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Metabolic Flexibility: The Secret To A Great Body, Energy & Longevity » Chewsomegood

Metabolic Flexibility: The Secret To A Great Body, Energy & Longevity

Metabolic Flexibility

Metabolic flexibility is a clever mechanism which has allowed us to efficiently hoard or expend energy in response to seasonal and environmental changes year to year.

This process is controlled by nutrients, hormones, gene transcription factors and cell signalling systems that act just like switches.

A metabolic switch essentially changes the way your energy is partitioned, stored and used in the body. Glucose and fats (fatty acids and ketones) can be used to make cellular energy, and can compete with one another (*).

Subsequently, this goes on to affect the function of many other bodily systems, and eventually, the balance between health and metabolic disease.

Metabolic (In)flexibility is the loss of the ability of cells and tissues to adapt fuel utilisation to fuel availability (*).

Fundamentally, the imbalance between glucose and fatty acid usage can cause metabolic disease (*), including type 2 diabetes (T2D), obesity, cardiovascular disease, the metabolic syndrome (*), non alcoholic fatty liver disease and cancer (*).

Metabolism 101

Essentially the goal with fats and glucose is to synthesise ATP, the bodies energy currency. Besides just generating ATP, these macronutrients, including protein, can be converted amongst one another.

When fasting, fats may be converted to ketones to spare glucose for DNA turnover and blood sugar regulation.

Also, when having eaten more glucose and/or fructose than needed on the spot, they will be converted to triglycerides (fatty acids + glycerol) and stored in the liver and fat tissues for later use.

Excess fat is also stored as triglycerides, and glucose can also be stored in muscle and liver as glycogen.

These processes are essential for the maintenance of a healthy body composition, cognitive function, energy, vitality and disease prevention in general.

Mitochondria & Metabolic Flexibility

This is where the magic happens – Mitochondria are like small organs that live inside of cells. Arguably the most significant metabolic activity occurs within the mitochondria, where the vast majority of ATP is made (~ 36 molecules per unit glucose) from what we eat.

Within the mitochondria lies a complex of enzymes which regulate the partitioning of energy, using pyruvate to make Acetly-coa which goes through the TCA cycle (see image below) to produce ATP.

The complex essentially links fatty acid metabolism, glucose metabolism and the TCA cycle (*), (*).

This is called the pyruvate dehydrogenase complex, or PDC for short. The complex uses Pyruvate Dehydrogenase Kinases (PDK’s), which are enzymes that can either up regulate or down regulate PDC activity.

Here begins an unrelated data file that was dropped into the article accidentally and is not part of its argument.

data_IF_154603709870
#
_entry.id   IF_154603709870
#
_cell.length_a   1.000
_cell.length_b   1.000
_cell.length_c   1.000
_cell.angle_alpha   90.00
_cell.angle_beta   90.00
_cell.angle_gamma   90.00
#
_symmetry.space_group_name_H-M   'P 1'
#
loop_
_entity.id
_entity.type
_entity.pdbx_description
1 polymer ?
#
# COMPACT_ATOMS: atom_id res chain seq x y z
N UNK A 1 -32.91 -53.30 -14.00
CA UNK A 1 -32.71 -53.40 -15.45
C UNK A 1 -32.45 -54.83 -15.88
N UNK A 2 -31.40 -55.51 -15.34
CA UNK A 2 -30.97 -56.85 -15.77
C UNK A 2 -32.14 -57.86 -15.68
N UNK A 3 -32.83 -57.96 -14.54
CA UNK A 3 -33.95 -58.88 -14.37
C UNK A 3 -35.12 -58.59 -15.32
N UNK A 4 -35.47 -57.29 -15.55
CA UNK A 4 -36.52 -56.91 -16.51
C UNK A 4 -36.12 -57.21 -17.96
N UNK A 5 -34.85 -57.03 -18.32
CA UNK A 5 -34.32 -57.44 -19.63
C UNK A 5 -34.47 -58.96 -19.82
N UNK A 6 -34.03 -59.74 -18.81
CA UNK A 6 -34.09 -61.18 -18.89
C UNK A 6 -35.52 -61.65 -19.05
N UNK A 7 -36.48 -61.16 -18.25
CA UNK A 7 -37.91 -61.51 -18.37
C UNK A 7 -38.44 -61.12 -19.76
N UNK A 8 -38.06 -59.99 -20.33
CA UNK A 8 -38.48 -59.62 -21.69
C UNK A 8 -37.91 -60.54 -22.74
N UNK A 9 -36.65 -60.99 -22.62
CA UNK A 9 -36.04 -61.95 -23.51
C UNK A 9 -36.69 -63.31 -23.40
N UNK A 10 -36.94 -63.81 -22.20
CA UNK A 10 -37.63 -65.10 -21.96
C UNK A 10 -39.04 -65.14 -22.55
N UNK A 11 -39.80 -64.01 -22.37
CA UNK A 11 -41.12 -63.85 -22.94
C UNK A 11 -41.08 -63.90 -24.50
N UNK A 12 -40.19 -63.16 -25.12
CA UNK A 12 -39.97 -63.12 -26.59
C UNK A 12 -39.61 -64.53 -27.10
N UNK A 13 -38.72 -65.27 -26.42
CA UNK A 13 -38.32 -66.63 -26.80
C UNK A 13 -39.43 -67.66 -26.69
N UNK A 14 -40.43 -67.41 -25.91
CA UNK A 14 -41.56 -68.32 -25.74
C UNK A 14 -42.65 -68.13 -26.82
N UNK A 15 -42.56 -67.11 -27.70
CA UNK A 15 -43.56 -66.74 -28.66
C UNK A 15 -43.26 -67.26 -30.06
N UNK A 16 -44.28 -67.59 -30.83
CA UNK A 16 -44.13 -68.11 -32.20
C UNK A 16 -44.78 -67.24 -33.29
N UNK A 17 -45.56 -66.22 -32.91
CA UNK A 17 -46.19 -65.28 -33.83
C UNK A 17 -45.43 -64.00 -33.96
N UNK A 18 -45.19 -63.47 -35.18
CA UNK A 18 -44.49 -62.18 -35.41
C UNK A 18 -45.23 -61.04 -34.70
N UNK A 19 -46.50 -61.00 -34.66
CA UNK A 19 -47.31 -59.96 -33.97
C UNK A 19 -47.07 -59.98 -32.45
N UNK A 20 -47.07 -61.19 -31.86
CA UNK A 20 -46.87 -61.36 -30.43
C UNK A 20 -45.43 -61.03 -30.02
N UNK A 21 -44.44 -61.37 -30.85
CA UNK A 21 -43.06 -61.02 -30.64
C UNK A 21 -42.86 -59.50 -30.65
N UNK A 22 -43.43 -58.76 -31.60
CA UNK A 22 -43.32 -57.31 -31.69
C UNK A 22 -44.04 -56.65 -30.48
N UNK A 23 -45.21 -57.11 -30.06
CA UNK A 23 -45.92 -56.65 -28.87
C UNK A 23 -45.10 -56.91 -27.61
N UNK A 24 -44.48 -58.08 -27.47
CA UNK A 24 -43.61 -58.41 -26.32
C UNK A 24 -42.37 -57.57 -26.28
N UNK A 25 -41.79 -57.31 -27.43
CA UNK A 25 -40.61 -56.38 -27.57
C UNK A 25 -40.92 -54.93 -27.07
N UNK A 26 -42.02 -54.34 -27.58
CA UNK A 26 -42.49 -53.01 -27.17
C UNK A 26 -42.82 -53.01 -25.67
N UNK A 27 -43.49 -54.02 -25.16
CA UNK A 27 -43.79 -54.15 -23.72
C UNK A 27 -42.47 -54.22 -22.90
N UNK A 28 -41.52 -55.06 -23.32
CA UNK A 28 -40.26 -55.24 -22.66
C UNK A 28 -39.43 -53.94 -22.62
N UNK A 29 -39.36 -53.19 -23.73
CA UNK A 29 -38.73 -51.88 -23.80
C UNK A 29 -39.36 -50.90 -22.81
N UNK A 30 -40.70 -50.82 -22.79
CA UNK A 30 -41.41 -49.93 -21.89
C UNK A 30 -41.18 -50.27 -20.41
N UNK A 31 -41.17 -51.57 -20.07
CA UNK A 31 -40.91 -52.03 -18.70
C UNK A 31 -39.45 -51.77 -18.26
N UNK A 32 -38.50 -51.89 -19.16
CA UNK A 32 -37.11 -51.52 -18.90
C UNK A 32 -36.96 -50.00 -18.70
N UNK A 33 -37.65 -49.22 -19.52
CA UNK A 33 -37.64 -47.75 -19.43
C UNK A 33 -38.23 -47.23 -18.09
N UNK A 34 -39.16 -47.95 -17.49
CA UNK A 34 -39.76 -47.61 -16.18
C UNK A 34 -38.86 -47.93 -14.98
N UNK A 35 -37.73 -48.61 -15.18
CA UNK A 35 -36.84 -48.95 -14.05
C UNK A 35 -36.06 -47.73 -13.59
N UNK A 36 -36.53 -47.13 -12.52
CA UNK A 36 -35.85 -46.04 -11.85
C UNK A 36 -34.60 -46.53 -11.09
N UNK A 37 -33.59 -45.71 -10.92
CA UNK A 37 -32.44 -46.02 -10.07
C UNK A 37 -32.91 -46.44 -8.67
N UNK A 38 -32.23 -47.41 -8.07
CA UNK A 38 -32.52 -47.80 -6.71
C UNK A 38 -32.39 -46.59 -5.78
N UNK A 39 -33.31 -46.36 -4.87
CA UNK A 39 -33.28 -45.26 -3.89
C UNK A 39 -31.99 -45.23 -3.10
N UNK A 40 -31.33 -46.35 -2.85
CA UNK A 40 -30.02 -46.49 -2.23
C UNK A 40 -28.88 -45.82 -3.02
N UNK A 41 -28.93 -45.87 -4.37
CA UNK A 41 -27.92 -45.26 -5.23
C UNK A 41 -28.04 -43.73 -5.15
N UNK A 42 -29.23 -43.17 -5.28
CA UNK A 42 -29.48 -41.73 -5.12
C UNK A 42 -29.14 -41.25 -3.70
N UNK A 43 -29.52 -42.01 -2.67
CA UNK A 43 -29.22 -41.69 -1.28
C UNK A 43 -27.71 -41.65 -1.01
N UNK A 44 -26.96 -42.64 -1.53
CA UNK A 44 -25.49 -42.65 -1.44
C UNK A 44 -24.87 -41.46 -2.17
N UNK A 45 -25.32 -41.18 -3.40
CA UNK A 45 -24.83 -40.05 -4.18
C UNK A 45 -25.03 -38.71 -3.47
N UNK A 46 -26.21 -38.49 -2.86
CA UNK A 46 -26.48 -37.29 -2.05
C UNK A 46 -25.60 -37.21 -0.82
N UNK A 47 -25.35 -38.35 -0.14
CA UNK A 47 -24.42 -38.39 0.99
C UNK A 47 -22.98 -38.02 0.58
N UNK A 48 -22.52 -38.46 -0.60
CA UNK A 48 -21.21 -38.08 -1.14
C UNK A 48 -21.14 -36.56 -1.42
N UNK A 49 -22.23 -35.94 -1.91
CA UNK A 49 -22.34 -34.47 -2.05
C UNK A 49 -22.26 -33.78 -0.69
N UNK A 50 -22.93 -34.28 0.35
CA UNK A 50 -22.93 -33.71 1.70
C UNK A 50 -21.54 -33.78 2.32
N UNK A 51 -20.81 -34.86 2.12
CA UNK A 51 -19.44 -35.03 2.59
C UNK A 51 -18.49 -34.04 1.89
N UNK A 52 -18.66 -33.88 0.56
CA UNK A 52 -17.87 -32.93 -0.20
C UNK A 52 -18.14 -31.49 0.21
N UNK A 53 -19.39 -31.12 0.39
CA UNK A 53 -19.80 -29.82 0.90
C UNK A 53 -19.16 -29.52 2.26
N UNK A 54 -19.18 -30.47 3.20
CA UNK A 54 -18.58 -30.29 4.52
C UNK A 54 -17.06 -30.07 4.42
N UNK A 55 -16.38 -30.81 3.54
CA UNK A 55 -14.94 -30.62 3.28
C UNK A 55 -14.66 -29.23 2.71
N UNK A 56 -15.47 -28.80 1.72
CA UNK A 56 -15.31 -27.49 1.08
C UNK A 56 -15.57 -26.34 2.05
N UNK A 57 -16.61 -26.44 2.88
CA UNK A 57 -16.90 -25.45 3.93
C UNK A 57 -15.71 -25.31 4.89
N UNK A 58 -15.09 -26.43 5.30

Think of the PDC as the master lock which controls the balance of fat and glucose metabolism, and PDK’s as a set of keys that steer it:

  • ↑ PDK → ↓ PDC
  • ↓ PDK → ↑ PDC

Here, the mitochondria must make a choice between acetyl CoA delivered by either the PDC or β‐oxidation (fatty acid burning) (*).


  • Increased dietary fatty acids promote fat burning, storage and glucose storage (when low).
  • Dietary glucose promotes glucose burning, storage and lipid storage, and inhibits fat burning (*), (*).

This is the essence of metabolic flexibility.

Metabolic flexibility and depression

Image source 

The PDK’s (and ultimately the PDC) and fat burning is controlled by a number of nuclear receptors, transcription factors, hormones and nutrients which act on behalf of diet, exercise and lifestyle in general.

AMPK, SIRT1 and PGC-1alpha are key regulators of the PDK’s and fat burning, and act as an orchestrated network to improve metabolic fitness (*). We’ll see how those tie in later, and how they can be hacked to steer metabolic flexibility.

A central hormone in metabolic flexibility is insulin. Sensitivity to insulin controls PDC activity, and essentially what fuels are selected, burned and stored.

Symptoms of (In)Flexibility

  • Fatigue
  • Weight gain
  • Brain fog
  • Poor sleep
  • Low Mood / Depression 
  • Always Feeling Hungry
  • Exercise Intolerance
  • Shortness of breath
  • Poor cognition

What Decreases Metabolic Flexibility

There are a lot of ways (In)Flexibility appears. Here are a few.

Insulin Insensitivity

Insulin signalling is pivotal for maintaining glucose and fatty acid metabolism balance. Insulin resistance forces compensatory mechanisms which not only reduce energy efficiency, but also drive metabolic disease.

Insulin, under normal conditions, is meant to ↑ PDC activity and encourage glucose to be used to make ATP (and glycogen).


  • High sugar intake → Hyperglycaemia & Hyperinsulinemia → inflammation → Insulin Resistance & weight gain
  • Dietary fat excess → ↓ PDC ↓ glucose uptake → Insulin Resistance
  • Insulin resistance increases → ↑ PDK activity in skeletal muscle mitochondria that ↓ PDC ↓ glucose oxidation and ↑ Gluconeogenesis in liver, which causes further hyperglycaemia (*).
  • ↓ Insulin sensitivity → ↑ PDK → ↓ PDC →  Glyceroneogenesis → Fat accumulation in fat cells (*), and skeletal muscle → Further insulin resistance
  • Swollen & inflamed fat cells release fatty acids into bloodstream → ↑ uptake by liver → NAFLD & ↑ VLDL output → Dyslipidemia 


  • ↑ TNF-α (pro-inflammatory cytokine) induces insulin resistance in fat cells (*).
  • ↑ IL-1β (another pro-inflammatory cytokine) IR in pancreatic β cells (*).
  • ↑ IL-6 (you guessed it) impairs insulin receptor and transporter (*)
  • ↓ Adiponectin (*)
  • Leptin Resistance (*)
  • ↑ Resistin → ↑ Inflammation (*)
  • ↑ MCP-1 → ↑ Inflammation (*)